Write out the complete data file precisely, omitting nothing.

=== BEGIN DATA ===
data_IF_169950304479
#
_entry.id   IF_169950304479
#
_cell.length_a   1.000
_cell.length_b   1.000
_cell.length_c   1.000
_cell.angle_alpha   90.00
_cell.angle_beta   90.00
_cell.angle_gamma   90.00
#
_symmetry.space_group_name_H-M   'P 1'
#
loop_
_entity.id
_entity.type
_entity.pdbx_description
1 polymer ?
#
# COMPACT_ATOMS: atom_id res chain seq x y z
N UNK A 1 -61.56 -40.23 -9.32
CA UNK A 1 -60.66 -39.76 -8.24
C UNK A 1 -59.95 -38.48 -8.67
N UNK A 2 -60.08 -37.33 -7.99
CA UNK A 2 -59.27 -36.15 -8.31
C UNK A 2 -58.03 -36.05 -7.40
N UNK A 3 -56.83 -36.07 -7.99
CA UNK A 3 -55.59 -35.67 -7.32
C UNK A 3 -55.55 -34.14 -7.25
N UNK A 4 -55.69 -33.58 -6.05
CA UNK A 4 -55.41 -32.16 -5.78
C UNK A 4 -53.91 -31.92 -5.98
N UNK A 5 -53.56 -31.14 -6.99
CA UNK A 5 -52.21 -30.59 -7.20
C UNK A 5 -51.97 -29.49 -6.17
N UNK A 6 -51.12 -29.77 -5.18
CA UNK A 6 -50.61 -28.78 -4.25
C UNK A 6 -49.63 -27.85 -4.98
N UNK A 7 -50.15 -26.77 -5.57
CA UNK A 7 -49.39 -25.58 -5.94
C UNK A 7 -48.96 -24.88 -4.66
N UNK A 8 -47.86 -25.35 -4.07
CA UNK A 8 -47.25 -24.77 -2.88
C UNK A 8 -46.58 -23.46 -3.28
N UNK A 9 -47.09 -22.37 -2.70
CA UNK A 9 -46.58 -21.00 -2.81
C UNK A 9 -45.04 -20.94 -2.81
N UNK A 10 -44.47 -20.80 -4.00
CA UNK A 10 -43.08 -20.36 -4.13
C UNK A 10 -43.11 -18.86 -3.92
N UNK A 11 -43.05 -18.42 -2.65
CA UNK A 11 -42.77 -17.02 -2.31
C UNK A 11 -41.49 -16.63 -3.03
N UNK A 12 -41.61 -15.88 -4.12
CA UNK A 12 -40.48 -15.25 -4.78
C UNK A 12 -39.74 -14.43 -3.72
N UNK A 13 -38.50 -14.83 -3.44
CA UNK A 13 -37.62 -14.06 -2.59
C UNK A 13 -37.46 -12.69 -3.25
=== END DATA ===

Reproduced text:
data_IF_169950304479
#
_entry.id   IF_169950304479
#
_cell.length_a   1.000
_cell.length_b   1.000
_cell.length_c   1.000
_cell.angle_alpha   90.00
_cell.angle_beta   90.00
_cell.angle_gamma   90.00
#
_symmetry.space_group_name_H-M   'P 1'
#
loop_
_entity.id
_entity.type
_entity.pdbx_description
1 polymer ?
#
# COMPACT_ATOMS: atom_id res chain seq x y z
N UNK A 1 -61.56 -40.23 -9.32
CA UNK A 1 -60.66 -39.76 -8.24
C UNK A 1 -59.95 -38.48 -8.67
N UNK A 2 -60.08 -37.33 -7.99
CA UNK A 2 -59.27 -36.15 -8.31
C UNK A 2 -58.03 -36.05 -7.40
N UNK A 3 -56.83 -36.07 -7.99
CA UNK A 3 -55.59 -35.67 -7.32
C UNK A 3 -55.55 -34.14 -7.25
N UNK A 4 -55.69 -33.58 -6.05
CA UNK A 4 -55.41 -32.16 -5.78
C UNK A 4 -53.91 -31.92 -5.98
N UNK A 5 -53.56 -31.14 -6.99
CA UNK A 5 -52.21 -30.59 -7.20
C UNK A 5 -51.97 -29.49 -6.17
N UNK A 6 -51.12 -29.77 -5.18
CA UNK A 6 -50.61 -28.78 -4.25
C UNK A 6 -49.63 -27.85 -4.98
N UNK A 7 -50.15 -26.77 -5.57
CA UNK A 7 -49.39 -25.58 -5.94
C UNK A 7 -48.96 -24.88 -4.66
N UNK A 8 -47.86 -25.35 -4.07
CA UNK A 8 -47.25 -24.77 -2.88
C UNK A 8 -46.58 -23.46 -3.28
N UNK A 9 -47.09 -22.37 -2.70
CA UNK A 9 -46.58 -21.00 -2.81
C UNK A 9 -45.04 -20.94 -2.81
N UNK A 10 -44.47 -20.80 -4.00
CA UNK A 10 -43.08 -20.36 -4.13
C UNK A 10 -43.11 -18.86 -3.92
N UNK A 11 -43.05 -18.42 -2.65
CA UNK A 11 -42.77 -17.02 -2.31
C UNK A 11 -41.49 -16.63 -3.03
N UNK A 12 -41.61 -15.88 -4.12
CA UNK A 12 -40.48 -15.25 -4.78
C UNK A 12 -39.74 -14.43 -3.72
N UNK A 13 -38.50 -14.83 -3.44
CA UNK A 13 -37.62 -14.06 -2.59
C UNK A 13 -37.46 -12.69 -3.25